They are two of the Gophers’ most indispensable players, yet at this time last year, they were both somewhat overwhelmed. Damien Wilson and De’Vondre Campbell had transferred from junior colleges and quickly realized the complexities of playing linebacker in the Big Ten.

Their learning curves were steep, and their bodies were works in progress. The 6-2 Wilson was too heavy. The 6-5 Campbell was too thin.

Now both weigh about 240 pounds. Wilson shed 15 pounds to get there, and Campbell added about 20.

“You just watch practice, and they move around a lot faster [than last year],” defensive coordinator Tracy Claeys said. “There’s no hesitation in them. They know what they’re doing. Those are two of the better linebackers in the Big Ten, in my opinion.”

The Gophers are counting on Wilson and Campbell to be difference-makers for a defense that ranked 25th nationally last year in points allowed (22.2 per game) and expects to improve. The secondary remains strong, but defensive line depth is a question mark, and the linebackers must be better, especially against the run.

No longer timid

With his tall frame and long hair flapping from his helmet, a la MarQueis Gray, Campbell remains one of the roster’s most compelling players. He made 41 tackles last year as a sophomore, sharing time at outside linebacker with then-senior James Manuel.

“I think the Iowa game is when I realized I needed to gain at least about another 15 or 20 pounds, because those are some big boys,” said Campbell, who hails from Fort Myers, Fla.

Physically, Campbell has come a long way from 2011, when the lanky speedster placed seventh in the 200-meter dash at the Florida state high school track meet. He weighed 210 pounds two years ago at Hutchinson (Kan.) Community College, and about 220 last year.

This offseason, he added 20 pounds of muscle, not fat, and credits his work with strength and conditioning coach Eric Klein, as well as team nutritionist Brittany Francis.

This month, the NCAA began permitting schools to feed athletes unlimited meals and snacks. Campbell wants to cap his weight at 245 pounds and thinks the new rule will help, since the school-provided food is more nutritious than what he was eating on his own.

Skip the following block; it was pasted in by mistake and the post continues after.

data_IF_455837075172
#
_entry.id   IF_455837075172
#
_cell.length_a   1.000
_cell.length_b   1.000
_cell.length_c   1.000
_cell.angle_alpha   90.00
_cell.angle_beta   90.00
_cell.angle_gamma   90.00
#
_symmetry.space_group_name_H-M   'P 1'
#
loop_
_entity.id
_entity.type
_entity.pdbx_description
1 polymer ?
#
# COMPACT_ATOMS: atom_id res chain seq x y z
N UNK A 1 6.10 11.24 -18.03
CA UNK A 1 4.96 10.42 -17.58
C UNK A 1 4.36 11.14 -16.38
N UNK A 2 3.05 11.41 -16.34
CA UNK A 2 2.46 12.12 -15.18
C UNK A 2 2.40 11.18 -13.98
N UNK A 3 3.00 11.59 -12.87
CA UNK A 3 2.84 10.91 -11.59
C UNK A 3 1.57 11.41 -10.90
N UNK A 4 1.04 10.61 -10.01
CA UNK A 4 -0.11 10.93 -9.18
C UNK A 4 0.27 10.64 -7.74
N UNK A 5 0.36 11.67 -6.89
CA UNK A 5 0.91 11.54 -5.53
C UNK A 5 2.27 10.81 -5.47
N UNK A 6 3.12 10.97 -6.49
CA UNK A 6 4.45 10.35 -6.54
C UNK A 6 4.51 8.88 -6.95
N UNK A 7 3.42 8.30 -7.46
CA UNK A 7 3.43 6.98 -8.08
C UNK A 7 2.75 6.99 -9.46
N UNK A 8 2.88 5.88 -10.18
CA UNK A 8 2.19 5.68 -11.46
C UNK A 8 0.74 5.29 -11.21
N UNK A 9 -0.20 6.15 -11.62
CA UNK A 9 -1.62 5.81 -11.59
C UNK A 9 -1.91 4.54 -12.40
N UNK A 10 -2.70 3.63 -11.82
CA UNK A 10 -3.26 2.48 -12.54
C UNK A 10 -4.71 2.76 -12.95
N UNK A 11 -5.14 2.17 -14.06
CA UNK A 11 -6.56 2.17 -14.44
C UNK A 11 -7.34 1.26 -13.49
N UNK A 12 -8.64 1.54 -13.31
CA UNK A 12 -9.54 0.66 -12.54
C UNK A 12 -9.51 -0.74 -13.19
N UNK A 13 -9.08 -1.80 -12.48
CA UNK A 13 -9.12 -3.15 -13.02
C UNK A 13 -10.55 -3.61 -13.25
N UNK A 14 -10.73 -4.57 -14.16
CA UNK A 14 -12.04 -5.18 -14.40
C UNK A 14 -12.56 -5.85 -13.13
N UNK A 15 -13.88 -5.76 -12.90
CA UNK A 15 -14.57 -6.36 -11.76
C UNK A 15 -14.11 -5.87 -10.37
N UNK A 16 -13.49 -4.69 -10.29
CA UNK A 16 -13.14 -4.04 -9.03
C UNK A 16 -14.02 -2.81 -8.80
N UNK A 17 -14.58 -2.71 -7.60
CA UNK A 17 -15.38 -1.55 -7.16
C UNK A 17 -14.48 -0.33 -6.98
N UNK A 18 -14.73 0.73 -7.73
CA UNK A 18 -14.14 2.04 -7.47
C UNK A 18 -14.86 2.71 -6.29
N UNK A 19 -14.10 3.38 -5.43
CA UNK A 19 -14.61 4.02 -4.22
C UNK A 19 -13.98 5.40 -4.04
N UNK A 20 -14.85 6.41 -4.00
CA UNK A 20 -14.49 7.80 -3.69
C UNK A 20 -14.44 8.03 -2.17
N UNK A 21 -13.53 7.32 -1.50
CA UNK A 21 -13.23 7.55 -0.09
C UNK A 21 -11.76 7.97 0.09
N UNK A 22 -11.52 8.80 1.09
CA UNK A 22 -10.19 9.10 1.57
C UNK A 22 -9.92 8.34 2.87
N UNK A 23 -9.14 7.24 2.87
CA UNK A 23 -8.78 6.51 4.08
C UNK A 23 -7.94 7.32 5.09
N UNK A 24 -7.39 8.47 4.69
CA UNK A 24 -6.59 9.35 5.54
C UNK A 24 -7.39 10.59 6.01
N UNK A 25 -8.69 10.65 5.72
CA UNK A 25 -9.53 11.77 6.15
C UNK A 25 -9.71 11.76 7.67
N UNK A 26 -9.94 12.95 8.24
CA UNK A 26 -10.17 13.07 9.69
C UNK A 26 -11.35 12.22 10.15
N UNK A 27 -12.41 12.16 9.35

“I don’t really have to go out and buy too much,” Campbell said. “I can always take some home and eat late night when I get hungry. That can help out a lot because those late-night snacks — that’s where the weight really comes. Eating and sleeping, and then it just sits on you.”

The Gophers used Campbell primarily in passing situations last year, but now it looks like he’ll be an every-down player, like Wilson is at middle linebacker.

“Last year, I was a lot more timid,” Campbell said. “Now that I’ve got my weight up, I can actually play how I want to play, be more of a downhill player, taking on fullbacks, linemen. I just feel a lot more comfortable with the system, knowing the plays.”

Wilson’s last stand

Campbell still has two years of eligibility remaining, but Wilson is a senior, so this is it.

A native of Gloster, Miss., Wilson took a long route getting to Minnesota. First he hopped from Alcorn State to Jones County (Miss.) Community College, where he won a 2012 national defensive player of the year award.

Wilson started 12 games for the Gophers last year and made 78 tackles. He filled a crucial hole at middle linebacker, but the team hopes he takes another step.

“I really feel he’ll have a very good year because he’s more comfortable with the defense,” coach Jerry Kill said. “With a junior college player, it usually takes a year for them to kind of settle in and understand the scheme.”

Wilson played at 255 pounds last year but trimmed down, looking to add more sideline-to-sideline speed.

“I’m moving a lot better, faster, but still just as strong,” he said.

Wilson also has become more of a vocal leader. Last year, he deferred to the team’s senior linebackers — Manuel and Aaron Hill — but now he’s in their position, mentoring the underclassmen.

With Cody Poock recovering from knee surgery, the Gophers likely will start sophomore Jack Lynn at outside linebacker, next to Wilson and Campbell. The second linebacker unit includes redshirt freshmen De’Niro Laster and Ray Dixon, and sophomore Nick Rallis.

“Now that I’m a senior, I’m in a teaching phase,” Wilson said. “I’m trying to teach the freshmen, so that when I leave, we can keep building, brick by brick.”